The Pokémon Company today released more information about its upcoming augmented reality mobile game Pokémon GO, which blends the series' trademarked collectible gameplay with location-based discovery thanks to the technology of modern smartphones. As in its original September announcement, the company reiterated that the app itself will be free at launch, with in-app purchases available to round out the experience.
Pokémon GO works by notifying players when they're near a catchable Pokémon, and now the company is explaining how the catching process works: gamers will use their smartphone to "take aim" at where the Pokémon is waiting and use one of their collected Poké Balls to capture it. As is normal in games of the series, there's a chance for the capture to fail or for the Pokémon to run away before it can be caught.
There will also be a new feature called PokéStops, "located at interesting places, such as public art installations, historical markers, and monuments," that act as a sort of rest stop for users to restock on Poké Balls and Pokémon Eggs -- which use the pedometer of a smartphone to hatch after a certain number of steps. The more the game is played, the faster players can level up their Trainer and discover higher-level Pokémon in the wild while gaining access to more powerful items.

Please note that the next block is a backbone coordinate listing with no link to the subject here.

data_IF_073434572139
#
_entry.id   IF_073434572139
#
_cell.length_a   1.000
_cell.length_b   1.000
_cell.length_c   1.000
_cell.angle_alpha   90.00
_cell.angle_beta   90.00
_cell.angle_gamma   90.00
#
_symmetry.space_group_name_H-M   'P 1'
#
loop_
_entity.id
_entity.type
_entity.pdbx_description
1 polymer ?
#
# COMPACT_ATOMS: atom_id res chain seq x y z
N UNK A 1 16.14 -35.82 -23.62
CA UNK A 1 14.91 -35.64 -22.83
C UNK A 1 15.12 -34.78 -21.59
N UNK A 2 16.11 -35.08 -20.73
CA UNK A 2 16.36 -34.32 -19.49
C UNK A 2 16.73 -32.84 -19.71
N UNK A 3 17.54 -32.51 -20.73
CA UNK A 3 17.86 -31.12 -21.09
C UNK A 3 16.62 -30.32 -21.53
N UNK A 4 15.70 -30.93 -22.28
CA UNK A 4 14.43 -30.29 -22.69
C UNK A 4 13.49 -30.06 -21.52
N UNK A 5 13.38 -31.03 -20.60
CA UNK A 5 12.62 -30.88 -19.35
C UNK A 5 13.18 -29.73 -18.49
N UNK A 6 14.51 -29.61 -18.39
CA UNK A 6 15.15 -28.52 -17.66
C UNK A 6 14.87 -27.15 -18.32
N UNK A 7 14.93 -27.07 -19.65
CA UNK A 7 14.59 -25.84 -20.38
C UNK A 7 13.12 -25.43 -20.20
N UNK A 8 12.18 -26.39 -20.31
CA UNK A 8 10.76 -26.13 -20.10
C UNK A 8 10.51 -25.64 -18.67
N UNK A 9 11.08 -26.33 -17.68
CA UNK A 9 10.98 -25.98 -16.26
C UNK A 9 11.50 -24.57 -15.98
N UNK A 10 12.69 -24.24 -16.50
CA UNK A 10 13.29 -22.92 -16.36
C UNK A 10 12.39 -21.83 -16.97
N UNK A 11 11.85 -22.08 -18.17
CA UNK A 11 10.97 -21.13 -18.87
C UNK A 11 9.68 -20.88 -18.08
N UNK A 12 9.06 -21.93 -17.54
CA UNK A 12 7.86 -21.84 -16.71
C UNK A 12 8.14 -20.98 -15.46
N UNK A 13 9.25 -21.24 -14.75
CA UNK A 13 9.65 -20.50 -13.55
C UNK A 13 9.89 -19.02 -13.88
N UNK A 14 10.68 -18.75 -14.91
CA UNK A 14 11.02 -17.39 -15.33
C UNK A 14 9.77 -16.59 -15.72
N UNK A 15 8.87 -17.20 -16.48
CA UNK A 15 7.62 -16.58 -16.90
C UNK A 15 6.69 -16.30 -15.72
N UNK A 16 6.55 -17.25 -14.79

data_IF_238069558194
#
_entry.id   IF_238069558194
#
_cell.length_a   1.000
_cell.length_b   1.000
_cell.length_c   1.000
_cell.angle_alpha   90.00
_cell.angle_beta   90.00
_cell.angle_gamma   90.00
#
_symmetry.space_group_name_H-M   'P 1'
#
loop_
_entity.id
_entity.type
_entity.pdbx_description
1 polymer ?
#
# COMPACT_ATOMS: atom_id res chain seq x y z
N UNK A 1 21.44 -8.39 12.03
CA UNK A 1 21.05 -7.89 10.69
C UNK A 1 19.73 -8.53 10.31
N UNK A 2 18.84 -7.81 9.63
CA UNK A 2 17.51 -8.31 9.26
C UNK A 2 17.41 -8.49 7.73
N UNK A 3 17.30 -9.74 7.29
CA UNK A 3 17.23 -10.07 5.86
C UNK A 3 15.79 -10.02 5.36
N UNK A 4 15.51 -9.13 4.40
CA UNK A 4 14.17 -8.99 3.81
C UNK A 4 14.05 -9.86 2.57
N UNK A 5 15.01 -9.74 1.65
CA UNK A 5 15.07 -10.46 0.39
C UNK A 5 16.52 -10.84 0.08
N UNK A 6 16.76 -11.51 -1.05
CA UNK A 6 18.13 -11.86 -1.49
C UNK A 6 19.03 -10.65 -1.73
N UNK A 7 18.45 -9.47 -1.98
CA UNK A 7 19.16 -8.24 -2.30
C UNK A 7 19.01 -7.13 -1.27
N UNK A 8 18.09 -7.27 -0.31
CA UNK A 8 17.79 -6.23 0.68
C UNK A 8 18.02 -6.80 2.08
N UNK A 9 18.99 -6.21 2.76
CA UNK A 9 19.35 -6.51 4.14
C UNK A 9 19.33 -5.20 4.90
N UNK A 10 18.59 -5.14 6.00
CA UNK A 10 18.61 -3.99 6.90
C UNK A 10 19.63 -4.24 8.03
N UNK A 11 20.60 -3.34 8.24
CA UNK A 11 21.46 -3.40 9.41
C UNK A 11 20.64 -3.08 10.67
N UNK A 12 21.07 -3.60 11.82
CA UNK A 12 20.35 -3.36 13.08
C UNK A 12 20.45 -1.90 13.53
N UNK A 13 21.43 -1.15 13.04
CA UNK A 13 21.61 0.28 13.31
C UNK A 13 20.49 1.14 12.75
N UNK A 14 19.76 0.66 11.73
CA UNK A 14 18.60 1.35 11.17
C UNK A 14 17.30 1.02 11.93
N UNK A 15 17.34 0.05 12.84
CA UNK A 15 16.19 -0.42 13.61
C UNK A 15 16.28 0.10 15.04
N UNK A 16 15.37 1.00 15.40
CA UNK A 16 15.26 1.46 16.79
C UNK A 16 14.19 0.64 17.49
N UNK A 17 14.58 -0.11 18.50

Similar to PokéStops, Pokémon GO will use the well-known feature of the Gym to provide community hubs in certain locations around the globe. But these areas won't be as peaceful-minded as PokéStops, with players able to challenge the ownership of a Gym and potentially gain control over it with their team of Pokémon. Although it will lack the story-driven experience of a proper game in the series, these features hint that there will be some sort of structure to Pokémon GO.
At a certain point in the game, you'll be asked to join one of three teams. Once you join a team, you'll gain the ability to assign Pokémon you've caught to empty Gym locations or to a location where a team member has placed one of his or her Pokémon. Like PokéStops, Gyms can be found at real locations in the world. Each player can place only one Pokémon at a particular Gym, so you're encouraged to work with others on the team to build up a strong defense.
If a Gym is already claimed by another team, you can challenge that Gym using your own Pokémon. Using the Pokémon you've caught, engage in battle with the defending Pokémon at the Gym to claim control.
The Pokémon Company reiterated that all of "the features, available languages, design, and overall appearance" of the game are not yet final, but a trial run is currently being conducted in Japan to iron out the experience before a wide release, which has also yet to be confirmed.
There's been a lot of news surrounding traditionally console exclusive companies emerging into the smartphone gaming market, including Pokémon parent company Nintendo, and now Sony, which just announced it'll be bringing some of its characters to smartphones beginning in Japan and Asia.
Check out The Pokémon Company's official press release for more information on Pokémon GO.